Household energy kits

Woman using Wonderbag, which is one of the solutions in the household energy kit. The picture is taken in BidiBidi Refugee Camp, Uganda. Constanze Windberg
Woman using Wonderbag, which is one of the solutions in the household energy kit. The picture is taken in BidiBidi Refugee Camp, Uganda.Constanze Windberg

Norwegian Red Cross is partnering with private sector to develop household energy kits. The aim is to provide people in humanitarian settings with household lighting and energy efficient cooking solutions.

What is the humanitarian challenge?
Access to household lighting and especially cooking energy is a major issue for refugees and often also for the greater population in some developing countries.

What is innovative about this project?
This project, managed by the Norwegian Red Cross, builds on the experiences and findings from a pilot project on household energy kits, funded by Innovation Norway. The original program set out to field test cooking and lighting technologies in Mahama camp in Rwanda and in the Imvepi and Bidibidi refugee settlements in Uganda with a view to developing a catalogue of items which might then be selected for ‘Household Energy Kits’. A second element was to develop questions and a methodology which could be used with refugees so that they could influence the choice of items put in the kit, based on their reality. A third part of the program developed a short study on how the humanitarian sector can work with the private sector in a much more complementary fashion than is currently the case – especially where companies are in-country, in the sustainable energy sector and have products with obvious humanitarian impact.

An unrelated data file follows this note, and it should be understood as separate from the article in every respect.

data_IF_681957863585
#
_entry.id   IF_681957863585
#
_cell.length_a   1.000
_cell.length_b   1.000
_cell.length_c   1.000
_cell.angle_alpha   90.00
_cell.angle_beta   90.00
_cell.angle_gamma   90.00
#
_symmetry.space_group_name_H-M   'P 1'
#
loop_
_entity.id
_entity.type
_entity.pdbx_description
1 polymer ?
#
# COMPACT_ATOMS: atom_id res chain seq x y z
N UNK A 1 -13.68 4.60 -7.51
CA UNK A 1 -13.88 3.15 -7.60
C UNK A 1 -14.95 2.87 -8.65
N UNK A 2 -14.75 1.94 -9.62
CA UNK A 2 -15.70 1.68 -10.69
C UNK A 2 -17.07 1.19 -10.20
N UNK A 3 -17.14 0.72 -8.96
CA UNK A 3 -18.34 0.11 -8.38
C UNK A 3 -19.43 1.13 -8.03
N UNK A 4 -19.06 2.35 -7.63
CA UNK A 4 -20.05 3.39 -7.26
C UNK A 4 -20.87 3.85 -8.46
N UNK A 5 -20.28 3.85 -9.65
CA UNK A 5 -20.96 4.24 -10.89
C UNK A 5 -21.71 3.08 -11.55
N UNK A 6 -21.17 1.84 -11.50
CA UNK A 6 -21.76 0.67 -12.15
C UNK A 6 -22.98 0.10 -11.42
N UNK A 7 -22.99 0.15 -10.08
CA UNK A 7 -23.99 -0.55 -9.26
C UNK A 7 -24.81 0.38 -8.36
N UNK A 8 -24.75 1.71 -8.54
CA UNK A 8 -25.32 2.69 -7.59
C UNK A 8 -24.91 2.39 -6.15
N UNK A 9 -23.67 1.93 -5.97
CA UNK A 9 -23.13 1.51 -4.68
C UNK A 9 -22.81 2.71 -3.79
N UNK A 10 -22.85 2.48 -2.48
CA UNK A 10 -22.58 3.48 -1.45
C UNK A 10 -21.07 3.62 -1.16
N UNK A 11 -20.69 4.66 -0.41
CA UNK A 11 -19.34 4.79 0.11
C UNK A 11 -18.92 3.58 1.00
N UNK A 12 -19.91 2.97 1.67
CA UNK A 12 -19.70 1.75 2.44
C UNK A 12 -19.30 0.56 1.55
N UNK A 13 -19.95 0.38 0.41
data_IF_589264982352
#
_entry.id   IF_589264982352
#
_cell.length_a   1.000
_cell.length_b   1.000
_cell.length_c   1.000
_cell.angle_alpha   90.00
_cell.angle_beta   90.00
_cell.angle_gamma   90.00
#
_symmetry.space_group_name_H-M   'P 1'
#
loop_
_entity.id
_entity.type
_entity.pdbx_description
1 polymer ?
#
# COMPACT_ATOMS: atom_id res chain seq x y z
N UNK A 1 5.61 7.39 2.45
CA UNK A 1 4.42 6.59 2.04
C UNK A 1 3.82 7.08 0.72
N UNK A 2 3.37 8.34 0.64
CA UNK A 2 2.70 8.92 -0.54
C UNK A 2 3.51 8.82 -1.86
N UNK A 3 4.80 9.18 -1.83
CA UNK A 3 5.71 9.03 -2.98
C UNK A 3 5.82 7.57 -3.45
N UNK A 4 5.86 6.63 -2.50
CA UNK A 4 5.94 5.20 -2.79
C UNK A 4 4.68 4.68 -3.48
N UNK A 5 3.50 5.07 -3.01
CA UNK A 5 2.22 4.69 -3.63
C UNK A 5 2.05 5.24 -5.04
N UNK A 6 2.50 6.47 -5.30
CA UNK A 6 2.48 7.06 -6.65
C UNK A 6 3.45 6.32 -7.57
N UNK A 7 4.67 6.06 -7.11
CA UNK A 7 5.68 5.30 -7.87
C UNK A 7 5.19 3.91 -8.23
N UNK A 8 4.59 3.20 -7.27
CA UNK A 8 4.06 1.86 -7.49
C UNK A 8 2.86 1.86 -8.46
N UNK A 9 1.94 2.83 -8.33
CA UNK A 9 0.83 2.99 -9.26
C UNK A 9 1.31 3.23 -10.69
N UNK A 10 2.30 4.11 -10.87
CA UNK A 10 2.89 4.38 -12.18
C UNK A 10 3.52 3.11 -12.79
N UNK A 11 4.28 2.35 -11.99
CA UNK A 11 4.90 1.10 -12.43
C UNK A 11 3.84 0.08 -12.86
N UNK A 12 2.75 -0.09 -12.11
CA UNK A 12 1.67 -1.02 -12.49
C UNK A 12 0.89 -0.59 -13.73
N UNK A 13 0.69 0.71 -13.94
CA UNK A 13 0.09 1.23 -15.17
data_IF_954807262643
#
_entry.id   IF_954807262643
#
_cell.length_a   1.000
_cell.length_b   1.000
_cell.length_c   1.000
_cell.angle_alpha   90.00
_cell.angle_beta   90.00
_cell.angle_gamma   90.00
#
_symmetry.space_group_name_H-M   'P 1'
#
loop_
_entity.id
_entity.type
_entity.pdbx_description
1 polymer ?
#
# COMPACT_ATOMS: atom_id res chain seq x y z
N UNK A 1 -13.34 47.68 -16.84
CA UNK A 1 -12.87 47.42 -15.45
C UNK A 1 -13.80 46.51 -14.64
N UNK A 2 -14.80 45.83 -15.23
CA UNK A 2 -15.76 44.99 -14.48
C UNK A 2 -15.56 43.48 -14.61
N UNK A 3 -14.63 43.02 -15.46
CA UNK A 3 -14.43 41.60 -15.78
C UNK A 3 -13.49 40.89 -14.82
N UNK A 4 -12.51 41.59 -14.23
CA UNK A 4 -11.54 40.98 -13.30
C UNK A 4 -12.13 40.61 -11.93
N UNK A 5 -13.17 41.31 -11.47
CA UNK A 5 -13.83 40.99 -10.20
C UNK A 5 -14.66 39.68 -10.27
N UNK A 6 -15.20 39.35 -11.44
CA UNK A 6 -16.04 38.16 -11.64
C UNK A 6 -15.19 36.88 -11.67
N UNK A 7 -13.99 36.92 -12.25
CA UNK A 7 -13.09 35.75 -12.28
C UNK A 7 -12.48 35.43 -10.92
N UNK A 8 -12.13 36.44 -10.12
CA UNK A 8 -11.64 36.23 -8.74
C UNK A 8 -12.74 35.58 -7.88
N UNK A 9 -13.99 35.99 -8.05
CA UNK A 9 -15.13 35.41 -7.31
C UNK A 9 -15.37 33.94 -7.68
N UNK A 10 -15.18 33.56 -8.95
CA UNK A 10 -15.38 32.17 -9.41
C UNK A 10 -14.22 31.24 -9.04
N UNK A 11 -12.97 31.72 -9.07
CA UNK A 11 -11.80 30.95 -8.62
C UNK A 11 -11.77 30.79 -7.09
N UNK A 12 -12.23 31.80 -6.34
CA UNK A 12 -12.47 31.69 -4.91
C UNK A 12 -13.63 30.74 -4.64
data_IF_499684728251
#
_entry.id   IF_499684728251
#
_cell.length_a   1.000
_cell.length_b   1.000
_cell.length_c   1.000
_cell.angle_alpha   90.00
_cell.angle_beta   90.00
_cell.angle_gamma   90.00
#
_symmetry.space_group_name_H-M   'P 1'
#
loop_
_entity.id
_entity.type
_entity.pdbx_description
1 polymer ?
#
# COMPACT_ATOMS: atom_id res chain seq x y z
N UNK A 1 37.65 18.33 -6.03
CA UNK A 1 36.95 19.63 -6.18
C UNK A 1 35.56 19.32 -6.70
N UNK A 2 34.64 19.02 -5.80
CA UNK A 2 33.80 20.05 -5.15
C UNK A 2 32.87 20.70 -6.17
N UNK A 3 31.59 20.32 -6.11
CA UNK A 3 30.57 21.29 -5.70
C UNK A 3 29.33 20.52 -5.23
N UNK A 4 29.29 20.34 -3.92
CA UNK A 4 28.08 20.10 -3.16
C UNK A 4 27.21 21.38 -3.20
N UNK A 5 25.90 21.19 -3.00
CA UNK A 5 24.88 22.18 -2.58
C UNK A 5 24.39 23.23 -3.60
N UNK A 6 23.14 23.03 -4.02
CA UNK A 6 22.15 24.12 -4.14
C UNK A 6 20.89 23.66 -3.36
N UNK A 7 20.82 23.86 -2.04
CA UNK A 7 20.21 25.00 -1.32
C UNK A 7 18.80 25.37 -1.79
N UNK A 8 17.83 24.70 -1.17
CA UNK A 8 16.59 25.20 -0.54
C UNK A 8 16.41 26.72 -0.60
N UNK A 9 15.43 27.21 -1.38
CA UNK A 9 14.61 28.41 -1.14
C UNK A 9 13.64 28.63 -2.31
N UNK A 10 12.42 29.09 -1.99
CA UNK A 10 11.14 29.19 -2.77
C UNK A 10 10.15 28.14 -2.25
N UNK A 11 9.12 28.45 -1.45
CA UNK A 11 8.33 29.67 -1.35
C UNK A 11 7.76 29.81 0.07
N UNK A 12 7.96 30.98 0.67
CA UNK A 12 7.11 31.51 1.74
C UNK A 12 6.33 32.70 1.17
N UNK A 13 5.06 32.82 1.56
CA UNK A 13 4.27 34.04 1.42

The pilot revealed problems related to logistics, which led to the realization of an innovative business model for production and distribution of necessary household energy kits, which contribute to more sustainable and cost-efficient utilization of humanitarian funds.

 

What are the expected outcomes?
The project holds strong partnership with private sector in co-creating the innovative solution. The models aim to use refugee settlements as a catalyst for changing cooking practices and cooking energy markets among the wider population as well. The goal is to scale the innovative business model to 5 countries in the region.